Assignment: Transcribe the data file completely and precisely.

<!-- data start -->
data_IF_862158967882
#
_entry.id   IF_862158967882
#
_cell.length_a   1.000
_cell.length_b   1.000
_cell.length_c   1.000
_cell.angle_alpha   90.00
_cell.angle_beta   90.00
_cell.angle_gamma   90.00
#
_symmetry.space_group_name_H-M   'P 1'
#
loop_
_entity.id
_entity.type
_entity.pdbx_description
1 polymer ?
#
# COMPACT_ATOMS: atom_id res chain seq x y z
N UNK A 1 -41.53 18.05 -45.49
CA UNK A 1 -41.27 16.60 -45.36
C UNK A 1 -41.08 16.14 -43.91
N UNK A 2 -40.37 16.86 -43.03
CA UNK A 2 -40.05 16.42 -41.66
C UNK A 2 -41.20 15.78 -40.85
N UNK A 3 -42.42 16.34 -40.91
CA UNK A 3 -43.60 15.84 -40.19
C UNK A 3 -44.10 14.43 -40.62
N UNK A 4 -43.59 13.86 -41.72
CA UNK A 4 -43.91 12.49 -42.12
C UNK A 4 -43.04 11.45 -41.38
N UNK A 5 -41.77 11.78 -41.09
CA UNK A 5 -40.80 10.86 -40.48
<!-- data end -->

data_IF_862158967882
#
_entry.id   IF_862158967882
#
_cell.length_a   1.000
_cell.length_b   1.000
_cell.length_c   1.000
_cell.angle_alpha   90.00
_cell.angle_beta   90.00
_cell.angle_gamma   90.00
#
_symmetry.space_group_name_H-M   'P 1'
#
loop_
_entity.id
_entity.type
_entity.pdbx_description
1 polymer ?
#
# COMPACT_ATOMS: atom_id res chain seq x y z
N UNK A 1 -41.53 18.05 -45.49
CA UNK A 1 -41.27 16.60 -45.36
C UNK A 1 -41.08 16.14 -43.91
N UNK A 2 -40.37 16.86 -43.03
CA UNK A 2 -40.05 16.42 -41.66
C UNK A 2 -41.20 15.78 -40.85
N UNK A 3 -42.42 16.34 -40.91
CA UNK A 3 -43.60 15.84 -40.19
C UNK A 3 -44.10 14.43 -40.62
N UNK A 4 -43.59 13.86 -41.72
CA UNK A 4 -43.91 12.49 -42.12
C UNK A 4 -43.04 11.45 -41.38
N UNK A 5 -41.77 11.78 -41.09
CA UNK A 5 -40.80 10.86 -40.48